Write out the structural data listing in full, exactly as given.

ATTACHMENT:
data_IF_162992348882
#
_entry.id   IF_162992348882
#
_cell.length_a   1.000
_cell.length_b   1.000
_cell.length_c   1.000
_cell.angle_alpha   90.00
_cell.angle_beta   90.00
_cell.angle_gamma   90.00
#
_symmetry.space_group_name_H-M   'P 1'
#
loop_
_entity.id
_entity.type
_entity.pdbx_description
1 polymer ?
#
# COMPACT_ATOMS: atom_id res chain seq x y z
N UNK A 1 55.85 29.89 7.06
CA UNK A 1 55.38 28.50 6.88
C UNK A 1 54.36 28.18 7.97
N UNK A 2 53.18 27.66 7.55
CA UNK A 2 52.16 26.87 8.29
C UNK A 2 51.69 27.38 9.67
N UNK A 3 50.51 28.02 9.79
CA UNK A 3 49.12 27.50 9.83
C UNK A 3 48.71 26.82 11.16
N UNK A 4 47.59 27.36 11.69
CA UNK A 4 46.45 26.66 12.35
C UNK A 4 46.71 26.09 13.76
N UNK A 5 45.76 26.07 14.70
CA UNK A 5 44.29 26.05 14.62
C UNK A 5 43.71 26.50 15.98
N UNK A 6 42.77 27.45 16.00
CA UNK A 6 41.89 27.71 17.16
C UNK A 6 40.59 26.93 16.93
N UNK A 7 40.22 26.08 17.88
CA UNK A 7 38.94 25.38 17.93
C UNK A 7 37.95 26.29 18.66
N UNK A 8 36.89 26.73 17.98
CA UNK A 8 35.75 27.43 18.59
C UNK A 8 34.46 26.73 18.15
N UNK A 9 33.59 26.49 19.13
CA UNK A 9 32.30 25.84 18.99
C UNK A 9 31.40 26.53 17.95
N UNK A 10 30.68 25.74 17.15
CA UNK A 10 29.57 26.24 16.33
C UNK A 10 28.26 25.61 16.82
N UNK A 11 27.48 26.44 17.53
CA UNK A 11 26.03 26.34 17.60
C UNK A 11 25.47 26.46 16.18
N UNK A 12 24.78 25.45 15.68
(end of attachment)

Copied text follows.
data_IF_162992348882
#
_entry.id   IF_162992348882
#
_cell.length_a   1.000
_cell.length_b   1.000
_cell.length_c   1.000
_cell.angle_alpha   90.00
_cell.angle_beta   90.00
_cell.angle_gamma   90.00
#
_symmetry.space_group_name_H-M   'P 1'
#
loop_
_entity.id
_entity.type
_entity.pdbx_description
1 polymer ?
#
# COMPACT_ATOMS: atom_id res chain seq x y z
N UNK A 1 55.85 29.89 7.06
CA UNK A 1 55.38 28.50 6.88
C UNK A 1 54.36 28.18 7.97
N UNK A 2 53.18 27.66 7.55
CA UNK A 2 52.16 26.87 8.29
C UNK A 2 51.69 27.38 9.67
N UNK A 3 50.51 28.02 9.79
CA UNK A 3 49.12 27.50 9.83
C UNK A 3 48.71 26.82 11.16
N UNK A 4 47.59 27.36 11.69
CA UNK A 4 46.45 26.66 12.35
C UNK A 4 46.71 26.09 13.76
N UNK A 5 45.76 26.07 14.70
CA UNK A 5 44.29 26.05 14.62
C UNK A 5 43.71 26.50 15.98
N UNK A 6 42.77 27.45 16.00
CA UNK A 6 41.89 27.71 17.16
C UNK A 6 40.59 26.93 16.93
N UNK A 7 40.22 26.08 17.88
CA UNK A 7 38.94 25.38 17.93
C UNK A 7 37.95 26.29 18.66
N UNK A 8 36.89 26.73 17.98
CA UNK A 8 35.75 27.43 18.59
C UNK A 8 34.46 26.73 18.15
N UNK A 9 33.59 26.49 19.13
CA UNK A 9 32.30 25.84 18.99
C UNK A 9 31.40 26.53 17.95
N UNK A 10 30.68 25.74 17.15
CA UNK A 10 29.57 26.24 16.33
C UNK A 10 28.26 25.61 16.82
N UNK A 11 27.48 26.44 17.53
CA UNK A 11 26.03 26.34 17.60
C UNK A 11 25.47 26.46 16.18
N UNK A 12 24.78 25.45 15.68